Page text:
He was the first foreign member of the National Council for Research and Technology (ESET) in Greece, serving from 2010-2013. In 2013 he was made ‘Commander: Order of the Phoenix’ by the President of the Hellenic Republic. In 2014, the European Parliament selected one of his books (co-authored with Kenneth Dyson) as one of its ‘100 Books on Europe to Remember’. He has contributed regularly to ‘Kathimerini’.
Professor Konstantinos Filis, Institute of International Relations, Panteion University, Athens, Greece
Head of the Russia-Eurasia & SE Europe Centre at the Institute of International Relations since 2005.
Elected in November 2007 and served for two years as Senior Associate Member at St Antony's College, Oxford University and since 2008 Research Fellow at South East European Studies at Oxford (SEESOX), Oxford University. In July 2012, he was appointed, by the Board of Directors, Director of Research at the Institute of International Relations of Panteion University. Between December 2013 and January 2015 he served as Chairman of Project Management Group at the Ministry of the Environment, Energy and Climate Change.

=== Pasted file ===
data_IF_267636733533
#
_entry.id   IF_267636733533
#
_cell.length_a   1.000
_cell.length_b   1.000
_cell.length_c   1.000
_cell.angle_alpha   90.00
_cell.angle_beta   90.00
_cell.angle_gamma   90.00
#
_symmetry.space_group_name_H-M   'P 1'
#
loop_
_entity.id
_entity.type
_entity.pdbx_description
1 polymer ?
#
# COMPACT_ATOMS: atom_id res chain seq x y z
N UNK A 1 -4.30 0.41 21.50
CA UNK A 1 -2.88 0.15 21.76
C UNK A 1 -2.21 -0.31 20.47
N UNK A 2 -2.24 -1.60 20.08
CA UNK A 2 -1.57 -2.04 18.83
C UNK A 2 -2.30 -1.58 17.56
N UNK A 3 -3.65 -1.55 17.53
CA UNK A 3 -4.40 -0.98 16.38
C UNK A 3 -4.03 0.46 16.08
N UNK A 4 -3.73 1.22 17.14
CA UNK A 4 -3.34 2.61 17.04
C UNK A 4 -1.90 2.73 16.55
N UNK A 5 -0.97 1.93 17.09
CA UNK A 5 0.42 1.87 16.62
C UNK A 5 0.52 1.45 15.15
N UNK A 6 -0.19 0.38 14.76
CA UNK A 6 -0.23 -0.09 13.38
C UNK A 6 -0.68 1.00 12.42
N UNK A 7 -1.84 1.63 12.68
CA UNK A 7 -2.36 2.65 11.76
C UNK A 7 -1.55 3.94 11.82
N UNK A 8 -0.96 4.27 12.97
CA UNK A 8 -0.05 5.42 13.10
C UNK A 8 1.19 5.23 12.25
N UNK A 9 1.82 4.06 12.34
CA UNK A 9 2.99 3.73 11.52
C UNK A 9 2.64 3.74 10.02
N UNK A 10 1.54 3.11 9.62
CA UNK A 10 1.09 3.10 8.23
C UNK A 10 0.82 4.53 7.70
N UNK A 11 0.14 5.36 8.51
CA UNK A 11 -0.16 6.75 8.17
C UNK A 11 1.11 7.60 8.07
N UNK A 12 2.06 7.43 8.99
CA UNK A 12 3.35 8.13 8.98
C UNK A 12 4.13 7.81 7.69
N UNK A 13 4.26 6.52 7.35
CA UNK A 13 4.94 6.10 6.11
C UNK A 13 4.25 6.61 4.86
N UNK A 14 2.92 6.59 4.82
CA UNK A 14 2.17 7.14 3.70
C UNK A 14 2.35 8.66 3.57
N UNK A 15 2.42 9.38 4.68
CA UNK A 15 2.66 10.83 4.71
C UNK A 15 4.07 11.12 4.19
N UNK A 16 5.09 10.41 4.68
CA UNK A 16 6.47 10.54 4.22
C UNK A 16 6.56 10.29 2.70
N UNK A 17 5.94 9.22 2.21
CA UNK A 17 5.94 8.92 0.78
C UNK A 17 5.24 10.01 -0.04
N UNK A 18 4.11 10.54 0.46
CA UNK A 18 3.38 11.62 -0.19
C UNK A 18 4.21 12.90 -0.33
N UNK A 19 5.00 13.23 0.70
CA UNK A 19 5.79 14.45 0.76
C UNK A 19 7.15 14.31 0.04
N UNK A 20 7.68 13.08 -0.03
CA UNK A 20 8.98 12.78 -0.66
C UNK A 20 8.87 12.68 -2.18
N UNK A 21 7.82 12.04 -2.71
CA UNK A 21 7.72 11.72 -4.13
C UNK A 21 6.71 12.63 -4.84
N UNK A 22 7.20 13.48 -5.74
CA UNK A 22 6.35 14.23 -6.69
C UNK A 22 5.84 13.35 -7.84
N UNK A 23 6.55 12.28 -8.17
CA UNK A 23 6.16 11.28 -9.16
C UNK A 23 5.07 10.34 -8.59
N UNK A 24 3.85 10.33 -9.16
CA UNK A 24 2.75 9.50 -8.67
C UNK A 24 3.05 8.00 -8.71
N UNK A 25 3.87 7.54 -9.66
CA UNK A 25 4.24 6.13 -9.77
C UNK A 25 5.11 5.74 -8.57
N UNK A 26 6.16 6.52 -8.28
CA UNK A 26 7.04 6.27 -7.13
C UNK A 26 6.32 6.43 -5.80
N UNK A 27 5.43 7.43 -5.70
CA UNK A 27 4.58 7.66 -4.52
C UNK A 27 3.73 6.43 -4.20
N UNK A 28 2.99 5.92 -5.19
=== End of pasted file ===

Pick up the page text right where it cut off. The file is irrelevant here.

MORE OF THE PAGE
From mid-2013 to early 2015 he served as Member of the Committee of the Center for Security Studies, which examined the threat of forms of radicalism to national security. He has conducted a number of studies and advised international and Greek corporations. Currently lectures at the Hellenic Naval Staff and Command College and at the Hellenic National Defense College. He is also teaching in post-graduate degrees in Greek universities. He is currently member of: the Greek-Turkish Forum, The Institute of Energy for South-East Europe, The Foundation for Thracean Art and Tradition, The Institute of Cultural Diplomacy. He is also Director of the International Olympic Truce Centre.
Professor Evanthis Hatzivassiliou, University of Athens